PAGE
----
The term “chronic pain syndrome” is a broad phrase used to describe a complex set of conditions that sometimes occur after an injury. For those suffering from chronic pain syndrome, the consequences can be very serious; this condition may, in fact, cause life-long problems and result in serious disabilities for victims. Those who have suffered a personal injury accident and have experienced chronic pain syndrome, as a result, may be entitled to compensation from the person or business responsible for the accident. This compensation may include money to pay for a lifetime of care and treatment as well as damages for loss of ability to work and continuing pain and suffering.
What Is Chronic Pain Syndrome?
While pain is normal after an accident, in a typical pain reaction the feeling subsides as the body heals. When pain lasts more than 6 months after an accident, it is referred to as “chronic” pain. Sometimes, an injury can cause pain that lasts for years. Such long-term suffering can take an immense toll on the victim’s physical and emotional well-being.
While chronic pain is debilitating, about a quarter of those who experience it will become worse, developing a condition known as chronic pain syndrome. CPS is diagnosed when a patient has other symptoms such as depression or anxiety that interfere with living a healthy, happy life.
No one is quite sure exactly why some patients develop CPS while others do not. At the beginning of any CPS case is an injury that results in pain; however, some victims seem to recover fully, while others are never quite the same. Injuries to joints, the back, the neck and the head seem to be most likely to result in CPS, but not all of these injuries result in chronic pain, and not all CPS cases are these types of injuries. CPS can also develop sometimes after surgical procedures, particularly when the surgery has been mishandled in some way.
What Are The Symptoms of CPS?
Patients suffering from chronic pain syndrome often display similar symptoms, even when their injuries are not the same. Some of the most common symptoms are:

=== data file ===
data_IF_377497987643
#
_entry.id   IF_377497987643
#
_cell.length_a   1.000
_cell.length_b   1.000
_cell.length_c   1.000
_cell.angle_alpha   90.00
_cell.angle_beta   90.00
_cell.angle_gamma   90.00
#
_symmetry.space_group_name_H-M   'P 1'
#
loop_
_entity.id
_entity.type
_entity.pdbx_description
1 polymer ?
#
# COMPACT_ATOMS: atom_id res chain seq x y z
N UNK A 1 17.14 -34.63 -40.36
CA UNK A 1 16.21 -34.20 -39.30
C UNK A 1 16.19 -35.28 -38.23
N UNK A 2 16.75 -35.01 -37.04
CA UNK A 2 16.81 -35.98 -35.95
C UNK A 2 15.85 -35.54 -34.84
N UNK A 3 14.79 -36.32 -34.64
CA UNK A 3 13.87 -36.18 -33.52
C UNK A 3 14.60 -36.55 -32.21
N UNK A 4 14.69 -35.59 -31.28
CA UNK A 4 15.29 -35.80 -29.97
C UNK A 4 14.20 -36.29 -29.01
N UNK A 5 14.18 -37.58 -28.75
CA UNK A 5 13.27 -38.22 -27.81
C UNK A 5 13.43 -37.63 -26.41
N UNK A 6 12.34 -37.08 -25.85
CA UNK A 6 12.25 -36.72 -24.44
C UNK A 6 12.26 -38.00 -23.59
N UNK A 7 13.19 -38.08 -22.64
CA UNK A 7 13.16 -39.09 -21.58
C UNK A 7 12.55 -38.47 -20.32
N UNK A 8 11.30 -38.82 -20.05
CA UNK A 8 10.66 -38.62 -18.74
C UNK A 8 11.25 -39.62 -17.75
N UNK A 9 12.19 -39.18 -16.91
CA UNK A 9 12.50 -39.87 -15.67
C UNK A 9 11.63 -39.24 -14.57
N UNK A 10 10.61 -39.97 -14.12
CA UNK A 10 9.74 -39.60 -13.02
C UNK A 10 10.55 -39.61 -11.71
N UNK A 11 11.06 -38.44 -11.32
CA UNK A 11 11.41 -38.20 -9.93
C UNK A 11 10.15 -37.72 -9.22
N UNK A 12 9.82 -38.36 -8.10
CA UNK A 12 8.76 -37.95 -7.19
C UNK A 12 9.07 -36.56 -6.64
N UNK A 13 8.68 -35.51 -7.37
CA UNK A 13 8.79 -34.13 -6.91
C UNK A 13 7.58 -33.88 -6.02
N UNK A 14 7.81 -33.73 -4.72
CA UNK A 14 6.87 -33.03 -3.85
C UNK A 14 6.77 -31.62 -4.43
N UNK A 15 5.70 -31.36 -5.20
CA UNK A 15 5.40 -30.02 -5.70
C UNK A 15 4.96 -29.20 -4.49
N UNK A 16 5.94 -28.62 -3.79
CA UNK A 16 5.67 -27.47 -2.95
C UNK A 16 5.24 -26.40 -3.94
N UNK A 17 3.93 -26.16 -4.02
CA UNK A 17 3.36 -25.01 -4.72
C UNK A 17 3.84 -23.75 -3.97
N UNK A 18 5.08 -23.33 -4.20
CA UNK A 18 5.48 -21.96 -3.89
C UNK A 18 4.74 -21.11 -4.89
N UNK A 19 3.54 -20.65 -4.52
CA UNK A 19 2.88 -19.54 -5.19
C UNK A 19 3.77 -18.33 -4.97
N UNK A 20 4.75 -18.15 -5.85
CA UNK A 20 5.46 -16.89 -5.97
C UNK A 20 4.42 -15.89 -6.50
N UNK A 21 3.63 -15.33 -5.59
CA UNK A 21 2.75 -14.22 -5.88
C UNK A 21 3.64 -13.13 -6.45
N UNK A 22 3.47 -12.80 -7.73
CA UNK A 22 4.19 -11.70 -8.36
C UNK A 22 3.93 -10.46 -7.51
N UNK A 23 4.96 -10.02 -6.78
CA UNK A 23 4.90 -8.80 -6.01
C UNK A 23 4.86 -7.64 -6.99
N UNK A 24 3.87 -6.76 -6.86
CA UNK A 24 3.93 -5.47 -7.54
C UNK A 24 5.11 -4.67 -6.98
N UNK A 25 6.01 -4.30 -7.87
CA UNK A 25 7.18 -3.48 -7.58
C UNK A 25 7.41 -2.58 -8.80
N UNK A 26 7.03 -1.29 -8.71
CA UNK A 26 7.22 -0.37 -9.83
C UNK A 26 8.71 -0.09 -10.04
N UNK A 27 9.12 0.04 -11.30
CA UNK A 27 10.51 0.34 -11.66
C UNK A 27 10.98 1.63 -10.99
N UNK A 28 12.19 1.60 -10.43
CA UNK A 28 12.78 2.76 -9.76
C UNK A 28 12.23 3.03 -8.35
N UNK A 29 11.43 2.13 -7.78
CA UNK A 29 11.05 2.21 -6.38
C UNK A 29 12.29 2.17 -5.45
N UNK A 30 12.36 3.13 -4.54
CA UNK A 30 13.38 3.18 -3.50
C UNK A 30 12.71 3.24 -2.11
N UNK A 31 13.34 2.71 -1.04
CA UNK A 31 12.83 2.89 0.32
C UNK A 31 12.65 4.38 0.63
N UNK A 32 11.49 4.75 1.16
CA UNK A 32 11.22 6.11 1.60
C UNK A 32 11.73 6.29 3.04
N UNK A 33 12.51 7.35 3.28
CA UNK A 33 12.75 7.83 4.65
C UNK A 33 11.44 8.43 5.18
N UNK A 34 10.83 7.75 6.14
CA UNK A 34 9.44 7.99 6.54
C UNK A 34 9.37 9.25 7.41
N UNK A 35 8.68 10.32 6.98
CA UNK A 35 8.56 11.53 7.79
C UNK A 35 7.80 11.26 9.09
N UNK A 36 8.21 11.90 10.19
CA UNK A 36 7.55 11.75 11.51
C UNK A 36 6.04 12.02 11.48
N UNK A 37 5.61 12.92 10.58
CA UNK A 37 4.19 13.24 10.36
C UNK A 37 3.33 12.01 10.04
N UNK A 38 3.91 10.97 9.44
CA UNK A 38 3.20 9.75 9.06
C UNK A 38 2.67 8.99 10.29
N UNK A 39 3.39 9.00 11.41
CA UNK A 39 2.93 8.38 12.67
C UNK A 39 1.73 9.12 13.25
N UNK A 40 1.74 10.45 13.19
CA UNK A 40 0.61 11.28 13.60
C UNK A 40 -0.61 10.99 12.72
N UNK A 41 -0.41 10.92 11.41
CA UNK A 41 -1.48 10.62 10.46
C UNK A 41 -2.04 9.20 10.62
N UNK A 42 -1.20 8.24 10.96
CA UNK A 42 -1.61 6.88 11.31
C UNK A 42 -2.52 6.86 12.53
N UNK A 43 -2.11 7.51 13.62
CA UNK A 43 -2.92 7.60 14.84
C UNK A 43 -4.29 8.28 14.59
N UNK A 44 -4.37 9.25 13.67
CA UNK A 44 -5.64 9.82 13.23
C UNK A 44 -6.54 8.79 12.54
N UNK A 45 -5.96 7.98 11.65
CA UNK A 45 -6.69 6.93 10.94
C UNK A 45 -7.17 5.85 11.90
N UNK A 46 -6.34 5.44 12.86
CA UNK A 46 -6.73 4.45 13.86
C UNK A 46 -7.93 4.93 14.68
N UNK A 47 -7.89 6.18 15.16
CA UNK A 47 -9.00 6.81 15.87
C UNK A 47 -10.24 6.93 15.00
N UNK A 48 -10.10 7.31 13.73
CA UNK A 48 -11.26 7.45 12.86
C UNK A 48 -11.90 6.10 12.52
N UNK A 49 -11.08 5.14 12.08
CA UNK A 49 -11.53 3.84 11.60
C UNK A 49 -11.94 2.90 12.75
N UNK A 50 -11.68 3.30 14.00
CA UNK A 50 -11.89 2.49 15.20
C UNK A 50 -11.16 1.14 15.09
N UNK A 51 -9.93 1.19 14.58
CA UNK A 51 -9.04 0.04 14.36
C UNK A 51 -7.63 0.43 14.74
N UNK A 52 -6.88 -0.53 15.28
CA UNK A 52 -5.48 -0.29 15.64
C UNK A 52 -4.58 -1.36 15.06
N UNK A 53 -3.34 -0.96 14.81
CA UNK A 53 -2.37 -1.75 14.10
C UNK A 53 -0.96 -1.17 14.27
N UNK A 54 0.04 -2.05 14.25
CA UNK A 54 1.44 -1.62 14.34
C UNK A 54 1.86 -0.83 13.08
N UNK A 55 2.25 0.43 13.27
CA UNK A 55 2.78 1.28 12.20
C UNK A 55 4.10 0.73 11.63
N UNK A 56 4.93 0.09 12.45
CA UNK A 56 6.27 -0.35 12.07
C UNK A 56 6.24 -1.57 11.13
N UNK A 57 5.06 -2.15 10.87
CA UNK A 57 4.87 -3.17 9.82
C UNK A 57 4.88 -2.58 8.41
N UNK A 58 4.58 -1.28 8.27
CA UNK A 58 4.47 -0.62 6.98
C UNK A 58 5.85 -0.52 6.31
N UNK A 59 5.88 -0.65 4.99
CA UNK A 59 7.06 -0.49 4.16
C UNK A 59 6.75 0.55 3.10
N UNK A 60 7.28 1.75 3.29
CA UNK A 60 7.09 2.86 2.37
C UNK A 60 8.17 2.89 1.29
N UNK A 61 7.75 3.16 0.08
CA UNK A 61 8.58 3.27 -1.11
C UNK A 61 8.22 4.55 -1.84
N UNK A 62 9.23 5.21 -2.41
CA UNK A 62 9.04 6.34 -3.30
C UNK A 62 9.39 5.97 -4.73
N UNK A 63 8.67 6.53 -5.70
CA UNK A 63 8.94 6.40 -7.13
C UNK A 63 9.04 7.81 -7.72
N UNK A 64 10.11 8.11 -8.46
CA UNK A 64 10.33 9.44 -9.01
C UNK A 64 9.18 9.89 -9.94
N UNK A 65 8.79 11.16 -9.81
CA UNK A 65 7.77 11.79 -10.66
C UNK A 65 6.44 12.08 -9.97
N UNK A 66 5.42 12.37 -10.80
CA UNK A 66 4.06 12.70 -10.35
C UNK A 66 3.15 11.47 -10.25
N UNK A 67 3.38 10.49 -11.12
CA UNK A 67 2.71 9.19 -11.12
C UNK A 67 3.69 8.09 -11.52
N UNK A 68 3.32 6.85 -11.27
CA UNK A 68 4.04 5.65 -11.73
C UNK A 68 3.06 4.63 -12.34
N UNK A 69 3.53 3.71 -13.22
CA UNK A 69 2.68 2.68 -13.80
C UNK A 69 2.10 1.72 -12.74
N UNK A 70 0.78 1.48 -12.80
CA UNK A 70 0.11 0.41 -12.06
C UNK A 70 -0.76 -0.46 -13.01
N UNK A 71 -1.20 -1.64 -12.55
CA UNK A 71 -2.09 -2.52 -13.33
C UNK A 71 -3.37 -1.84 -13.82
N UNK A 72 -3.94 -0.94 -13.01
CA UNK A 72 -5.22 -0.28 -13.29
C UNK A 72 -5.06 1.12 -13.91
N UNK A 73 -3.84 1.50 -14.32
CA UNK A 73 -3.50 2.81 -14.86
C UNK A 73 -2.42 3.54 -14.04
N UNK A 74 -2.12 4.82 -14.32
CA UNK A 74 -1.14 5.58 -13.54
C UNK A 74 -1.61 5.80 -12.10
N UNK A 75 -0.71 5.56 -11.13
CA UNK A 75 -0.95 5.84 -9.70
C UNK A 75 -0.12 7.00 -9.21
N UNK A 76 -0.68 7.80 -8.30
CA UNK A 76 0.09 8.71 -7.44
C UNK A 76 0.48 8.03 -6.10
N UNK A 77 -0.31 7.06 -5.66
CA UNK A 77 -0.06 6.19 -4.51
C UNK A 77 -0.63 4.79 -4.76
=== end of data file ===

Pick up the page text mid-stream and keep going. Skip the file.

- Anxiety and Depression. Many people who suffer from CPS develop severe psychological issues such as extreme anxiety or deep depression. Those suffering from these issues often need intensive counseling support to avoid further problems.
- Sleep issues. Lack of sleep can lead to all sorts of health issues, both physical and mental. People who suffer from sleep disorders can further injure themselves or develop other chronic diseases as a result of their lack of sleep.
- Drug and alcohol abuse. In trying to rid themselves of the chronic pain, patients can develop dependencies on drugs and alcohol and may come to depend on increasing doses of painkillers to be able to function. Job loss, family problems, and other issues may develop as a result of these dependencies.
Can CPS Be Treated?
While chronic pain syndrome is not easy to treat, there are some treatments that seem to have a positive effect. Many of these involve intense physical therapy and emotional counseling and support. Things like meditation, hypnosis, and massage have all been tried and have had mixed effects. It is possible that some people respond better to CPS treatments than others based on their different pain responses. Experts are unsure why, but some people seem to have a more highly-developed response to painful stimuli than others.
If you have been injured and need help collecting compensation to pay for medical treatment, the attorneys at Barber & Associates are here to help. Call us today to learn more about how we can work with you to ensure your rights are protected.